Grassroots summit could start rebellion for a better future
Wednesday, July 21, 2010 – OPINION
The attendance of more than 600 people, including some from Pottstown, at last week’s state summit, “Building One Pennsylvania” was encouraging.
Those attending the summit last Friday in Lancaster displayed a commitment to progress and change that is desperately needed for the future and for the economy.
In a state where government is constantly mired in politics, it will likely take a grass-roots effort like this one to turn things around.
Neither Pottstown, as an example of an aging town that wears its struggles on its sleeve, nor the state as a whole can afford to keep doing things the way they’ve always done them. And, that’s what speakers at the Building One Pennsylvania summit were quick to point out.
The status quo is unsustainable, said Allentown Mayor Ed Pawlowski, quoting Dwight D. Eisenhower, who said “the history of free men is never really written by chance but by choice; their choice!”
“Doing nothing is hard to do because you don’t know when you’re finished. Enough is enough,” Pawlowski said.
“It’s time to stop doing nothing.”
Other speakers at the summit pointed to the effects of suburban sprawl in Pennsylvania. “We will not assure economic stability by building one more shopping mall; one more office park or one less multi-family apartment.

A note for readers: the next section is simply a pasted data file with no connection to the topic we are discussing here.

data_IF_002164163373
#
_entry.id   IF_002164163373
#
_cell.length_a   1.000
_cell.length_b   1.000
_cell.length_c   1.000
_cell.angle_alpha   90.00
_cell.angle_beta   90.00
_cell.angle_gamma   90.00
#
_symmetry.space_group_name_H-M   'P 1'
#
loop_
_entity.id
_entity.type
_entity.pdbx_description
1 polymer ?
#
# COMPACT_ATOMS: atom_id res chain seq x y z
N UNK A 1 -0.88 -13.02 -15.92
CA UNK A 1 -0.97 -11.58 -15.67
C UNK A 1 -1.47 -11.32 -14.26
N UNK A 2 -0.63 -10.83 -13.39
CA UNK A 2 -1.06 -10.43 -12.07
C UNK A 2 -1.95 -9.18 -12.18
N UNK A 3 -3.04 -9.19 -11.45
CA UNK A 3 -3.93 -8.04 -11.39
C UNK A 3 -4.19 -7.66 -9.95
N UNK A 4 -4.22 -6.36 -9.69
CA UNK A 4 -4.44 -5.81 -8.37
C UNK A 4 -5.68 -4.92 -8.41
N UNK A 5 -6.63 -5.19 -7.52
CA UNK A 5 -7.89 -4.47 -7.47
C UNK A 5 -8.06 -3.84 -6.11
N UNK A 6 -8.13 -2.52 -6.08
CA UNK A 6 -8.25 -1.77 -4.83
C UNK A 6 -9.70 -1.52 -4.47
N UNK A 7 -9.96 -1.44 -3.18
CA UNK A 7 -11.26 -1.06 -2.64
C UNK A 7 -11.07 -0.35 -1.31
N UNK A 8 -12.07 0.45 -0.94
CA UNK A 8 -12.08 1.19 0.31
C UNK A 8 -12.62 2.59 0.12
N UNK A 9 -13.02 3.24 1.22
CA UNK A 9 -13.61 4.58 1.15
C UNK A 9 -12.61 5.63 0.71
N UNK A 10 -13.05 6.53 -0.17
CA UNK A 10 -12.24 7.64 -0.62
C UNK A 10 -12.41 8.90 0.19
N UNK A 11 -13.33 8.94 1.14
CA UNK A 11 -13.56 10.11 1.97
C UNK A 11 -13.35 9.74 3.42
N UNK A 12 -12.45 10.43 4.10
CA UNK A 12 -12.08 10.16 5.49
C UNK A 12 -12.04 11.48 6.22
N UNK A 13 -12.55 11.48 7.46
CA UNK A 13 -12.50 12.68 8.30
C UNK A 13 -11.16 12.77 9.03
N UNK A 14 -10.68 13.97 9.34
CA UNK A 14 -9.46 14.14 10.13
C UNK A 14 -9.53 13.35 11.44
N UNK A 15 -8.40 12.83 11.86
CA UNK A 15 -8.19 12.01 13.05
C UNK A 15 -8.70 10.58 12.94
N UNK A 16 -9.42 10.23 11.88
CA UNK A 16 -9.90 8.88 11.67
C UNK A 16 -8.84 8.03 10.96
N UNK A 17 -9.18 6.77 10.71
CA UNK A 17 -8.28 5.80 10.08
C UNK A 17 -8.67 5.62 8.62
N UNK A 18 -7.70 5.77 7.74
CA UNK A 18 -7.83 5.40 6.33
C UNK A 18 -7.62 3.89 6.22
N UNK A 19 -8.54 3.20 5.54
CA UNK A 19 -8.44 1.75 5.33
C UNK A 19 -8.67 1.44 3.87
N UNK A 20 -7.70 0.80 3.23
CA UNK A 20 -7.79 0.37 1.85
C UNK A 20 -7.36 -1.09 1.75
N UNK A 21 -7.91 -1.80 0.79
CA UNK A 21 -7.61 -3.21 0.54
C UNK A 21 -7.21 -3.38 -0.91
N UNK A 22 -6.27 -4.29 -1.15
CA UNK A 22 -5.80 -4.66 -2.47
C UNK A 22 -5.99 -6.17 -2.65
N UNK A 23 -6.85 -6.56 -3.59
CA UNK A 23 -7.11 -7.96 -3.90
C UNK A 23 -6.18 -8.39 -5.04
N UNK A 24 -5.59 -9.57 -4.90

The jig is up,” said Rutgers professor David Troutt. “We are running out of land and natural resources to run to and use up.”
“… Pennsylvania has hundreds of places that fight amongst themselves rather than compete together in a global economy, and rather than spending wisely on re-building and re-tooling our existing communities,” said Myron Orfield, of the Brookings Institution.
Locally, those attending the summit included Amy Francis, of the citizens group Code Blue; Tom Carroll, of the civic organization Preservation Pottstown; Reed Lindley, superintendent of Pottstown schools; Tom Hylton, Pottstown School Board member, and Newstell Marable, president of the local NAACP.
Like most of the 600 attending, they represented groups with different agendas but a common goal of improving their communities.
That is the essense of the First Suburbs initiative and the drive behind the Building One Pennsylvania summit – to bring people together at the grass-roots level from churches, civic groups, school boards, and municipal government and get change started in spite of the paralyzing effects of state and federal government.
All agreed the “talk” was inspiring and offered insights for communities. But some, including Pottstown Schools Superintendent Lindley, said he wants to hear more about solutions.
Lindley said he was concerned about how much of the meeting was devoted to “honoring the problem, worshiping the problem” and how much was not devoted to discussing possible solutions.
But, putting 600 people in a room to discuss the serious problems facing Pennsylvania’s communities and to begin to understand how to get past them is a tremendous start.
Building One Pennsylvania may be the beginning of a powerful rebellion that makes positive change the way of the future.